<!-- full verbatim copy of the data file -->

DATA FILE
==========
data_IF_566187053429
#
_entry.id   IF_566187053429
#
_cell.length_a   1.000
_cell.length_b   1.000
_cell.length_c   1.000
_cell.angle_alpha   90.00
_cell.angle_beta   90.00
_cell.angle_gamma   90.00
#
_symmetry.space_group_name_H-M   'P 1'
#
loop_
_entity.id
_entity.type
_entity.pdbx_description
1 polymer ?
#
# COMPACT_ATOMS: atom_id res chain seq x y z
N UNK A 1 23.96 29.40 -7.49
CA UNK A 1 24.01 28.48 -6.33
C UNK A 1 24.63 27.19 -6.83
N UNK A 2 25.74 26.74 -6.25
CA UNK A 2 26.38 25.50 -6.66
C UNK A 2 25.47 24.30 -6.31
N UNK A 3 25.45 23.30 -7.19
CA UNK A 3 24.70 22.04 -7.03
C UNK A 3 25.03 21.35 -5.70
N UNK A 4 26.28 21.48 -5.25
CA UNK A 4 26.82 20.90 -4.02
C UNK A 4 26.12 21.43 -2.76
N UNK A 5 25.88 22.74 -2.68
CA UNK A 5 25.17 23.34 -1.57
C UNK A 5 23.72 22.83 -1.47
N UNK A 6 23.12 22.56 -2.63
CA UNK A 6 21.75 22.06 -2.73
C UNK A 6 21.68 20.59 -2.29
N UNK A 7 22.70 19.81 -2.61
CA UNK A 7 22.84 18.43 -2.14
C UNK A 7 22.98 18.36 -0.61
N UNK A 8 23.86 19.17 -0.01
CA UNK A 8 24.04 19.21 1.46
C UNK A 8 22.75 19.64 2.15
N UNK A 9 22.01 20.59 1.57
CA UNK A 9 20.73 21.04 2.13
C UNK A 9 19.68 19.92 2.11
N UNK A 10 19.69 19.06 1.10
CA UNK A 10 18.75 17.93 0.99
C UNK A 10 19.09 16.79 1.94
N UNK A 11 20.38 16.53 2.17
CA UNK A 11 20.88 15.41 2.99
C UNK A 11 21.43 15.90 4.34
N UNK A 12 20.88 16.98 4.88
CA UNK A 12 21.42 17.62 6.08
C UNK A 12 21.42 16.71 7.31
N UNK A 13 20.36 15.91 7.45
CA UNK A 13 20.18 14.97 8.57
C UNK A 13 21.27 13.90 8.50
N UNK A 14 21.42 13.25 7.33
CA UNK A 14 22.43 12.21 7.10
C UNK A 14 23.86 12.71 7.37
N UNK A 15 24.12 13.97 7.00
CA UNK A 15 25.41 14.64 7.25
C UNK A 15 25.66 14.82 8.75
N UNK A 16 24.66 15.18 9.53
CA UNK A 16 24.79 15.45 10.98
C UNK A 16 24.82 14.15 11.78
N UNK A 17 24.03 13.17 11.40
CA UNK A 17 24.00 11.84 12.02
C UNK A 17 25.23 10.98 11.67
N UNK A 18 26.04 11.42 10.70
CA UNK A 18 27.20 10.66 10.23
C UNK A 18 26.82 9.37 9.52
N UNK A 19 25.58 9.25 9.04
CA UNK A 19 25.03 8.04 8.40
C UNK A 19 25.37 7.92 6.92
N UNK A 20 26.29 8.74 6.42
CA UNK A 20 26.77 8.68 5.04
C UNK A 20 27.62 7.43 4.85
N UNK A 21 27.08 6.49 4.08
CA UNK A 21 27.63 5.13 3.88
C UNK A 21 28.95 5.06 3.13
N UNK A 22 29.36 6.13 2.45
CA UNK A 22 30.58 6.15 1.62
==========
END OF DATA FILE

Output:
data_IF_566187053429
#
_entry.id   IF_566187053429
#
_cell.length_a   1.000
_cell.length_b   1.000
_cell.length_c   1.000
_cell.angle_alpha   90.00
_cell.angle_beta   90.00
_cell.angle_gamma   90.00
#
_symmetry.space_group_name_H-M   'P 1'
#
loop_
_entity.id
_entity.type
_entity.pdbx_description
1 polymer ?
#
# COMPACT_ATOMS: atom_id res chain seq x y z
N UNK A 1 23.96 29.40 -7.49
CA UNK A 1 24.01 28.48 -6.33
C UNK A 1 24.63 27.19 -6.83
N UNK A 2 25.74 26.74 -6.25
CA UNK A 2 26.38 25.50 -6.66
C UNK A 2 25.47 24.30 -6.31
N UNK A 3 25.45 23.30 -7.19
CA UNK A 3 24.70 22.04 -7.03
C UNK A 3 25.03 21.35 -5.70
N UNK A 4 26.28 21.48 -5.25
CA UNK A 4 26.82 20.90 -4.02
C UNK A 4 26.12 21.43 -2.76
N UNK A 5 25.88 22.74 -2.68
CA UNK A 5 25.17 23.34 -1.57
C UNK A 5 23.72 22.83 -1.47
N UNK A 6 23.12 22.56 -2.63
CA UNK A 6 21.75 22.06 -2.73
C UNK A 6 21.68 20.59 -2.29
N UNK A 7 22.70 19.81 -2.61
CA UNK A 7 22.84 18.43 -2.14
C UNK A 7 22.98 18.36 -0.61
N UNK A 8 23.86 19.17 -0.01
CA UNK A 8 24.04 19.21 1.46
C UNK A 8 22.75 19.64 2.15
N UNK A 9 22.01 20.59 1.57
CA UNK A 9 20.73 21.04 2.13
C UNK A 9 19.68 19.92 2.11
N UNK A 10 19.69 19.06 1.10
CA UNK A 10 18.75 17.93 0.99
C UNK A 10 19.09 16.79 1.94
N UNK A 11 20.38 16.53 2.17
CA UNK A 11 20.88 15.41 2.99
C UNK A 11 21.43 15.90 4.34
N UNK A 12 20.88 16.98 4.88
CA UNK A 12 21.42 17.62 6.08
C UNK A 12 21.42 16.71 7.31
N UNK A 13 20.36 15.91 7.45
CA UNK A 13 20.18 14.97 8.57
C UNK A 13 21.27 13.90 8.50
N UNK A 14 21.42 13.25 7.33
CA UNK A 14 22.43 12.21 7.10
C UNK A 14 23.86 12.71 7.37
N UNK A 15 24.12 13.97 7.00
CA UNK A 15 25.41 14.64 7.25
C UNK A 15 25.66 14.82 8.75
N UNK A 16 24.66 15.18 9.53
CA UNK A 16 24.79 15.45 10.98
C UNK A 16 24.82 14.15 11.78
N UNK A 17 24.03 13.17 11.40
CA UNK A 17 24.00 11.84 12.02
C UNK A 17 25.23 10.98 11.67
N UNK A 18 26.04 11.42 10.70
CA UNK A 18 27.20 10.66 10.23
C UNK A 18 26.82 9.37 9.52
N UNK A 19 25.58 9.25 9.04
CA UNK A 19 25.03 8.04 8.40
C UNK A 19 25.37 7.92 6.92
N UNK A 20 26.29 8.74 6.42
CA UNK A 20 26.77 8.68 5.04
C UNK A 20 27.62 7.43 4.85
N UNK A 21 27.08 6.49 4.08
CA UNK A 21 27.63 5.13 3.88
C UNK A 21 28.95 5.06 3.13
N UNK A 22 29.36 6.13 2.45
CA UNK A 22 30.58 6.15 1.62